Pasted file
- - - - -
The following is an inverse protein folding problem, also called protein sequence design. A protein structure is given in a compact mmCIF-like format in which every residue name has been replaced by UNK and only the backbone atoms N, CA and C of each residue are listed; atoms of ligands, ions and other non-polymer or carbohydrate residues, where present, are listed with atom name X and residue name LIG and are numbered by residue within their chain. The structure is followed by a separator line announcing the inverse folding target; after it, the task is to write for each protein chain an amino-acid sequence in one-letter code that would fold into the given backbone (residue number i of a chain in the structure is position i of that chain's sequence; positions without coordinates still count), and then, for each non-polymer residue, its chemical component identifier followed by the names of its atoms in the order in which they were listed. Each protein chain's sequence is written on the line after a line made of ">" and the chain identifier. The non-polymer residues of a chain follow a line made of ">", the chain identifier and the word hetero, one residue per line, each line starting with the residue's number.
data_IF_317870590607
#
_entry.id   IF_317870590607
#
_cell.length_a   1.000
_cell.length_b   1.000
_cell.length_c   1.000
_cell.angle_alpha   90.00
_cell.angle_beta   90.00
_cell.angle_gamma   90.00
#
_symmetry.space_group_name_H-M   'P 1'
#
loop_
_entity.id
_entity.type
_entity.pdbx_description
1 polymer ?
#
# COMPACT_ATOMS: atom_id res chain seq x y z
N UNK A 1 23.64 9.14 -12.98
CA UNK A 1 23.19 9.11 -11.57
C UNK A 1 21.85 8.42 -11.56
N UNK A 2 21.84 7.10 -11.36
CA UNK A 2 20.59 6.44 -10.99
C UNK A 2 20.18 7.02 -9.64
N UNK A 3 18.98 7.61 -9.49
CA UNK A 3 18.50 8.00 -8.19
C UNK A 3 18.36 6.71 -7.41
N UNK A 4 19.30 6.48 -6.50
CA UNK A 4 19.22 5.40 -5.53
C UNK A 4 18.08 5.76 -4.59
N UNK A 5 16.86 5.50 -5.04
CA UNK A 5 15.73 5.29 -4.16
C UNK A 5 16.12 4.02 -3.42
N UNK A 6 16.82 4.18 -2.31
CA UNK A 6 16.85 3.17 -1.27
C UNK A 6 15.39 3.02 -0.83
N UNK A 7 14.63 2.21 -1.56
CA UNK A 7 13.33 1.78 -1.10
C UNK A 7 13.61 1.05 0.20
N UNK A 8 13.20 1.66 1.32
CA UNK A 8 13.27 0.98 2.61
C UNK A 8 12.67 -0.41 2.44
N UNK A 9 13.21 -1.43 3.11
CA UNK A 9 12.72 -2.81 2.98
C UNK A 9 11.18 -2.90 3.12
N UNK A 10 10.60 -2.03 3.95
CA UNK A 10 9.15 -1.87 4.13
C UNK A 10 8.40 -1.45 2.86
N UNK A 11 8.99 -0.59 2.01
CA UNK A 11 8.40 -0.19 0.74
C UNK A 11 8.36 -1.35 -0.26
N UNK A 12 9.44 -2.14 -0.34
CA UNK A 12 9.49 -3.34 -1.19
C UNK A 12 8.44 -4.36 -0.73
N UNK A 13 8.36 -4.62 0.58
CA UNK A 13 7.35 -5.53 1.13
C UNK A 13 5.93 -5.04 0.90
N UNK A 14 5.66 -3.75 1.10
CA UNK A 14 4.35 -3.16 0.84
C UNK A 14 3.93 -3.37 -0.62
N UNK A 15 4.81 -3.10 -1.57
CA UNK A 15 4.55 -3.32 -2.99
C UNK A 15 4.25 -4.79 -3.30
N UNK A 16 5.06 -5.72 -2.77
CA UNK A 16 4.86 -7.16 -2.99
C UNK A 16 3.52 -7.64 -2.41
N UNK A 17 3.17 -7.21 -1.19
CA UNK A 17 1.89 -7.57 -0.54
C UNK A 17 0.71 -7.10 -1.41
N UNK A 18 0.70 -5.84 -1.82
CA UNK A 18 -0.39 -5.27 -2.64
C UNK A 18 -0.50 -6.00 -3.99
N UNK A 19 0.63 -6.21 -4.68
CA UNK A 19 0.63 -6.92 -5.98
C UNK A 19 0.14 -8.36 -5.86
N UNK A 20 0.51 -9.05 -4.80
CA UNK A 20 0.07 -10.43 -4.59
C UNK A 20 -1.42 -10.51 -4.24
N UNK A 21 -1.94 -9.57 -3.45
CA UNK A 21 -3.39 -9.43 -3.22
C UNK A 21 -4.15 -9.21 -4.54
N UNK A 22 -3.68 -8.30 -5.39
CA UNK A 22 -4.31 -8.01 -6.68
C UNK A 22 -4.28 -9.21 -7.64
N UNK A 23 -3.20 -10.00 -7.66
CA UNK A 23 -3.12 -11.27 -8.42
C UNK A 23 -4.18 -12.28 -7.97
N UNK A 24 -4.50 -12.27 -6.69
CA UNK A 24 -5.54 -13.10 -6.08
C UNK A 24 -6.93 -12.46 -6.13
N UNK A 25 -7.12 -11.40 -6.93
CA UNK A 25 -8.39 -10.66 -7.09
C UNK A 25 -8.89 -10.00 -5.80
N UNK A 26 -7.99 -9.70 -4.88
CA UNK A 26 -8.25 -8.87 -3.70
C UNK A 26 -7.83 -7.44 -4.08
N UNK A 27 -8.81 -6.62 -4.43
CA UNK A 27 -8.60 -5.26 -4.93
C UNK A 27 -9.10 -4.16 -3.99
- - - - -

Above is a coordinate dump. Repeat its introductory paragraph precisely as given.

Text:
The following is an inverse protein folding problem, also called protein sequence design. A protein structure is given in a compact mmCIF-like format in which every residue name has been replaced by UNK and only the backbone atoms N, CA and C of each residue are listed; atoms of ligands, ions and other non-polymer or carbohydrate residues, where present, are listed with atom name X and residue name LIG and are numbered by residue within their chain. The structure is followed by a separator line announcing the inverse folding target; after it, the task is to write for each protein chain an amino-acid sequence in one-letter code that would fold into the given backbone (residue number i of a chain in the structure is position i of that chain's sequence; positions without coordinates still count), and then, for each non-polymer residue, its chemical component identifier followed by the names of its atoms in the order in which they were listed. Each protein chain's sequence is written on the line after a line made of ">" and the chain identifier. The non-polymer residues of a chain follow a line made of ">", the chain identifier and the word hetero, one residue per line, each line starting with the residue's number.